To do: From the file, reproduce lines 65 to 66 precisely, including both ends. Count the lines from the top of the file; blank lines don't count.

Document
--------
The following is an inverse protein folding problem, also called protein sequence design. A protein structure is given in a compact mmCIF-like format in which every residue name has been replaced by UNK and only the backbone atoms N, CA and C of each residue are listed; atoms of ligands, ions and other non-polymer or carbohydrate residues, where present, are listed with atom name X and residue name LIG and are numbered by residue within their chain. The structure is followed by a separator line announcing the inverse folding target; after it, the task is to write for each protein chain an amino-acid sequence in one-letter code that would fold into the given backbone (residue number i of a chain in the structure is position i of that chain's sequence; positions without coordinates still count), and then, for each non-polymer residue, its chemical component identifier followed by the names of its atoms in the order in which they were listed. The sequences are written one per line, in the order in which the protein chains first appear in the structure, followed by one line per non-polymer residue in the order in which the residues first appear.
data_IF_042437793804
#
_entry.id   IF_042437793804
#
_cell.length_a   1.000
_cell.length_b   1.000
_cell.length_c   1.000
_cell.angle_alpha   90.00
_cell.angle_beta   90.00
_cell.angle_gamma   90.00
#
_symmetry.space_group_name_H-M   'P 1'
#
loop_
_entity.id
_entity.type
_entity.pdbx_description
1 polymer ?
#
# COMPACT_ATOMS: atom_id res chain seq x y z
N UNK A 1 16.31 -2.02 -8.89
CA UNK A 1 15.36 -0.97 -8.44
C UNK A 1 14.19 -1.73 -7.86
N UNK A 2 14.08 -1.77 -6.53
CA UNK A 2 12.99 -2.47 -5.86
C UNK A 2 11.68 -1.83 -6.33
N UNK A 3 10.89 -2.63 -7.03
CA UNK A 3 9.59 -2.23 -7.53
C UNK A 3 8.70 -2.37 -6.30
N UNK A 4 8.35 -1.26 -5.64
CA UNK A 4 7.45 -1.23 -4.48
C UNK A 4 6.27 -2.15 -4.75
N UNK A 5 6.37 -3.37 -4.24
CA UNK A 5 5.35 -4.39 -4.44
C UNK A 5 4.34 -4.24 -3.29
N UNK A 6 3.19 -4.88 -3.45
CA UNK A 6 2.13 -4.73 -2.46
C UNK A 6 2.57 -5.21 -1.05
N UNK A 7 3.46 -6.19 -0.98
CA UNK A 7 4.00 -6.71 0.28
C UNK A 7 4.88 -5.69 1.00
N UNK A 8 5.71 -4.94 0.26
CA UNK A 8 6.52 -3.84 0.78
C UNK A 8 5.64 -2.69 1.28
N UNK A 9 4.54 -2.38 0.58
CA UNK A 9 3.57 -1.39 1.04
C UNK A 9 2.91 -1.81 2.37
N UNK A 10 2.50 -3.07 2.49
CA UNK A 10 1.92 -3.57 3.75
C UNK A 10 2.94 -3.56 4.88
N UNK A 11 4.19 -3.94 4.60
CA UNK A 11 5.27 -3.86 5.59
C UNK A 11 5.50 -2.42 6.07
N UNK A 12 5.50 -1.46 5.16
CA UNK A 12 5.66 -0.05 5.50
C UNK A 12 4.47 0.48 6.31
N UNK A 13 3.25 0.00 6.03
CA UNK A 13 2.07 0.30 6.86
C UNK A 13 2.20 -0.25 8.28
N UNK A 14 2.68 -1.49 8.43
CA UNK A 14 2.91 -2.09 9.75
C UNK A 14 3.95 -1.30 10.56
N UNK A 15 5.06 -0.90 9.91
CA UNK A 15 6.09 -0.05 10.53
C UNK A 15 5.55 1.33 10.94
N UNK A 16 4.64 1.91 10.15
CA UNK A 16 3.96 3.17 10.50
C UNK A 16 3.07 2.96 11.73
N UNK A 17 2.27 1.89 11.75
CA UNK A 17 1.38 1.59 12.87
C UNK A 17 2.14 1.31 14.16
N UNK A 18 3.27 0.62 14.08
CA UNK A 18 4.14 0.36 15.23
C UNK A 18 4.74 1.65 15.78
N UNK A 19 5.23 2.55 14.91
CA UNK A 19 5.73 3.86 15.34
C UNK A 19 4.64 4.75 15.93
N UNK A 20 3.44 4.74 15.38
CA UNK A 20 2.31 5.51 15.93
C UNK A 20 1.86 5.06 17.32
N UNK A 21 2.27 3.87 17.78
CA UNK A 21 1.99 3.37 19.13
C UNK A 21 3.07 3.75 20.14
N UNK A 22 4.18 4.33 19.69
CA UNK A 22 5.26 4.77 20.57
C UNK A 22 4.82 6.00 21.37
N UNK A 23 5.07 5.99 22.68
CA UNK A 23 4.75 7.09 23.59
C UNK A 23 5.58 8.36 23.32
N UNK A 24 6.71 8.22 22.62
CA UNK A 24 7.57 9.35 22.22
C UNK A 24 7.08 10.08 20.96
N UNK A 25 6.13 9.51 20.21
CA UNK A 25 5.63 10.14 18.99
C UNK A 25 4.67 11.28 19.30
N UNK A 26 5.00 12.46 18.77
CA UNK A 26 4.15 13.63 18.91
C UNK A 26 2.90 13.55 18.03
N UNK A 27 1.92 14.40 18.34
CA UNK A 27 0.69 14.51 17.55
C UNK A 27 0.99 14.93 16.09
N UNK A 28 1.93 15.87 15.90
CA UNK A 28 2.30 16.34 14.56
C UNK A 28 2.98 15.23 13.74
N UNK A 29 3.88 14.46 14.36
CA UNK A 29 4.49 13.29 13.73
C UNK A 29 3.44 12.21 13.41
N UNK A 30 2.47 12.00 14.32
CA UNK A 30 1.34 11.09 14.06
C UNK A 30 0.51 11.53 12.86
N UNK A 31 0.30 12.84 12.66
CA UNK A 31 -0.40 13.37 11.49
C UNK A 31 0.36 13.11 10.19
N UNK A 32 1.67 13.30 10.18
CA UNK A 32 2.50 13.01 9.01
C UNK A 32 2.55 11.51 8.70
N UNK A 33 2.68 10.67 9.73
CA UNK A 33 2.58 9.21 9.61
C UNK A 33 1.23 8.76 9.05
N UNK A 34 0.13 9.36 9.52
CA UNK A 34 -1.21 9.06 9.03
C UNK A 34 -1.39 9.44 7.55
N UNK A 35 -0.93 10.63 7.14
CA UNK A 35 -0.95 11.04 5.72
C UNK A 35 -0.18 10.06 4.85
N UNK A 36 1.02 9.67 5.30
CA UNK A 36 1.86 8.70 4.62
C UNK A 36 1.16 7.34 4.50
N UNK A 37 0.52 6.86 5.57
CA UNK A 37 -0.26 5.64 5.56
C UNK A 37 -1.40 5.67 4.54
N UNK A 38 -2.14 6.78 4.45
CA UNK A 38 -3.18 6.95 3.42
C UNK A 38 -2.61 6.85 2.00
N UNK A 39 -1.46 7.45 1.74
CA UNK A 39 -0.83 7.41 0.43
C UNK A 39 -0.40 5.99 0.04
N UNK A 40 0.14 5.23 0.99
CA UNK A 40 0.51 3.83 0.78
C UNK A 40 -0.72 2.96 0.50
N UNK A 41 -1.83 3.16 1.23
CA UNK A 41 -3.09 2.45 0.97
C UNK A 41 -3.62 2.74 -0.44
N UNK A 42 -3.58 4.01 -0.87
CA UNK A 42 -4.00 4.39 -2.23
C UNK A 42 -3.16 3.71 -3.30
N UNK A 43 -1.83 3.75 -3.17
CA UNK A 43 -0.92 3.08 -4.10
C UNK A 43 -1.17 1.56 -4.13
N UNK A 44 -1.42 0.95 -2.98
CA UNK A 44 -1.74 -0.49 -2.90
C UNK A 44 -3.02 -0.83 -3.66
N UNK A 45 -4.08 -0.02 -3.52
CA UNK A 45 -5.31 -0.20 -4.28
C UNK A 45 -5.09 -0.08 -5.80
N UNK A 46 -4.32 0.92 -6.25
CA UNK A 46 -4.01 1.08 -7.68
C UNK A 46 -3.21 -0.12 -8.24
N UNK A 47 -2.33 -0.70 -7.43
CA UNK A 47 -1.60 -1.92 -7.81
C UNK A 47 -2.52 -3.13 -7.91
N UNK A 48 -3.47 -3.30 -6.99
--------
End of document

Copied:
CA UNK A 15 6.09 -0.05 10.53
C UNK A 15 5.55 1.33 10.94